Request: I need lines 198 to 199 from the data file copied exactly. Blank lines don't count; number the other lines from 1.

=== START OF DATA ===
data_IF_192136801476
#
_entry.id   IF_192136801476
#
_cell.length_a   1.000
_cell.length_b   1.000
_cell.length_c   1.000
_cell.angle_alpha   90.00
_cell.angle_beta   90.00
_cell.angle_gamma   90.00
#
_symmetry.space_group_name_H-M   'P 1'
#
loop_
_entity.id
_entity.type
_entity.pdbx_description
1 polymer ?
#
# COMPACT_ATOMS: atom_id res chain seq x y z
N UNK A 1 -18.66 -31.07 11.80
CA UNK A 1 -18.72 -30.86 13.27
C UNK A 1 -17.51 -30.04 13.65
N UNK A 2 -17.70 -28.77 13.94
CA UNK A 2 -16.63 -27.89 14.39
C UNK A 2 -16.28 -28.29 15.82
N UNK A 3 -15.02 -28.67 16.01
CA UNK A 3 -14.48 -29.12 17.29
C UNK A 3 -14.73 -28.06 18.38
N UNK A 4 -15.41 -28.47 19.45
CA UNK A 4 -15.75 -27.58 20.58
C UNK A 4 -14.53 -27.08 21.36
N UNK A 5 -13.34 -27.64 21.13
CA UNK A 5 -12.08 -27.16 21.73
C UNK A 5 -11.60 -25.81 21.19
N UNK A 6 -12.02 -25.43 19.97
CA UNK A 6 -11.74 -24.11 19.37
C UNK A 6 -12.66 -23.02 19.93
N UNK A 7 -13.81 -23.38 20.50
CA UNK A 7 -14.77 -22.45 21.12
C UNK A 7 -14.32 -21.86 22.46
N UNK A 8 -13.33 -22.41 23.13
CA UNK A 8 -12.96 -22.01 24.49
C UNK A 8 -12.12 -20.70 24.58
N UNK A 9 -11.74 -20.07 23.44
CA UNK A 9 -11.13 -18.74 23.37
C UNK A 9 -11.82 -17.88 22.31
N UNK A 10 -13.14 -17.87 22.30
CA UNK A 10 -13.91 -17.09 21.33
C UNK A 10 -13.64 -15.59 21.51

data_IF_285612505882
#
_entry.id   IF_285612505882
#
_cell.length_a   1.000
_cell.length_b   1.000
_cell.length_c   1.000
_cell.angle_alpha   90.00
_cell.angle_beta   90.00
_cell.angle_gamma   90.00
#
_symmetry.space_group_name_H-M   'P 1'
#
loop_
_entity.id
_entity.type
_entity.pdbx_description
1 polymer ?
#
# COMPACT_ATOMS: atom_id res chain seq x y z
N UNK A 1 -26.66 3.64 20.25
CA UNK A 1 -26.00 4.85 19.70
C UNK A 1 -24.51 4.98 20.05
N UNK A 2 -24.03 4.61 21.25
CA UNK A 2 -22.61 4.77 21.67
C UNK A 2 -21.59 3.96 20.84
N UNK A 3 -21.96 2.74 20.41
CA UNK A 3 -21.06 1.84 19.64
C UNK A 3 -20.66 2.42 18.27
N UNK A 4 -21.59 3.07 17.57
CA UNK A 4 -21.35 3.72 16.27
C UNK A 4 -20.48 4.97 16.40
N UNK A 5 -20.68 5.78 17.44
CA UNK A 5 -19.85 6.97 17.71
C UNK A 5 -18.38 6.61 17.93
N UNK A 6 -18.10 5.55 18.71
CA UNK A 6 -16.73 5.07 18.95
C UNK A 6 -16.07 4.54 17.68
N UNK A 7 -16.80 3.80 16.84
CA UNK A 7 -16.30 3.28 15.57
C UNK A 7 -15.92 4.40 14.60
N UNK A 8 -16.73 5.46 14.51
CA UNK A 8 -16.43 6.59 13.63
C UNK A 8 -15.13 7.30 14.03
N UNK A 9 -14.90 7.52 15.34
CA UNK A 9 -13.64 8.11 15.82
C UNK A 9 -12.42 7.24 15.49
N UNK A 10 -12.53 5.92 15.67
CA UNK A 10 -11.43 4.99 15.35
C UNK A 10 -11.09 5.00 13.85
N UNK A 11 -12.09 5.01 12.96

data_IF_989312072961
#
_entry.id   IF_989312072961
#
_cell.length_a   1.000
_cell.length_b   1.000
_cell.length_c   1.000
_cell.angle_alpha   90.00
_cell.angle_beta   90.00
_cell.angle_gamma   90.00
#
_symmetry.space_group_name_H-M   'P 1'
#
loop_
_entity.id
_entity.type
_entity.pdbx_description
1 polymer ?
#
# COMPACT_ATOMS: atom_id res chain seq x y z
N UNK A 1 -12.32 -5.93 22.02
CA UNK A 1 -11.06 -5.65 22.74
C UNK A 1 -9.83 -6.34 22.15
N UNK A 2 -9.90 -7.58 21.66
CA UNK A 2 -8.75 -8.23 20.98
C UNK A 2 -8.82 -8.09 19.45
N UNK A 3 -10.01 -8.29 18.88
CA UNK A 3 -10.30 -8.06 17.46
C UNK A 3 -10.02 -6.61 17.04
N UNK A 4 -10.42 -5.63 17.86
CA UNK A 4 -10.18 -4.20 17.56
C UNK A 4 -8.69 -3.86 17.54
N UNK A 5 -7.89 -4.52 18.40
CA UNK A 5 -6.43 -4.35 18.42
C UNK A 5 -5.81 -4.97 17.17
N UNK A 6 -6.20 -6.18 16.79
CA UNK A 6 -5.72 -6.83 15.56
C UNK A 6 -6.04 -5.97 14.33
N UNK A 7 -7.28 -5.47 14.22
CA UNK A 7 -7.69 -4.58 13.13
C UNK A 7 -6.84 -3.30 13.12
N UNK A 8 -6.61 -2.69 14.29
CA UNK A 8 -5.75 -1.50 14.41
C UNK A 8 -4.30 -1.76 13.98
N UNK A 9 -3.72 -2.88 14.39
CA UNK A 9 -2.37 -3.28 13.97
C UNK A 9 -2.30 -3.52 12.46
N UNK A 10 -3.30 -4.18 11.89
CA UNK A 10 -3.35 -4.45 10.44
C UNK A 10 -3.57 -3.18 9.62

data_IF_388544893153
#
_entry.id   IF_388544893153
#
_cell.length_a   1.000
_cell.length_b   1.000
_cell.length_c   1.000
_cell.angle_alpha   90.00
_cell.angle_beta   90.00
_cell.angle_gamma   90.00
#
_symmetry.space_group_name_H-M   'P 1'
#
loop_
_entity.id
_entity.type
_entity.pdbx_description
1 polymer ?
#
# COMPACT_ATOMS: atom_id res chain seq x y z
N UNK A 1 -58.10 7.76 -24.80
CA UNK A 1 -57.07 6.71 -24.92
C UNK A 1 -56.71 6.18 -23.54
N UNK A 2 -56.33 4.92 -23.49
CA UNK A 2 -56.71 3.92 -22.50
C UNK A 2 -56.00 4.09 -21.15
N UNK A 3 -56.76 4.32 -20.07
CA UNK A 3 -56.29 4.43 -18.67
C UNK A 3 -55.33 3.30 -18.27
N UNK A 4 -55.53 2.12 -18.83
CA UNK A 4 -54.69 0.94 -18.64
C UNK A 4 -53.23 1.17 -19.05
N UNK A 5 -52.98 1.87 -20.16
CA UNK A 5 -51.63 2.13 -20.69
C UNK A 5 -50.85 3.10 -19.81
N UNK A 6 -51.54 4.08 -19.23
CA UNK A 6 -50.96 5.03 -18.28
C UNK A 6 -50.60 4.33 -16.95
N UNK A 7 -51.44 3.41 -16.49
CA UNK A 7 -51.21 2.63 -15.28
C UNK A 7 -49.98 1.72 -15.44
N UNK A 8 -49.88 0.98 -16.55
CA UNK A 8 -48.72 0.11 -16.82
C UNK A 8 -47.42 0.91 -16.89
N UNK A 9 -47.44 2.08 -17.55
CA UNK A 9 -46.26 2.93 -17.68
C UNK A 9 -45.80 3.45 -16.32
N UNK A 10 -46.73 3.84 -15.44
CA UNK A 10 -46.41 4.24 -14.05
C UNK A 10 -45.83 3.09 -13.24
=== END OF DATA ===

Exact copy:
C UNK A 9 -45.80 3.45 -16.32
N UNK A 10 -46.73 3.84 -15.44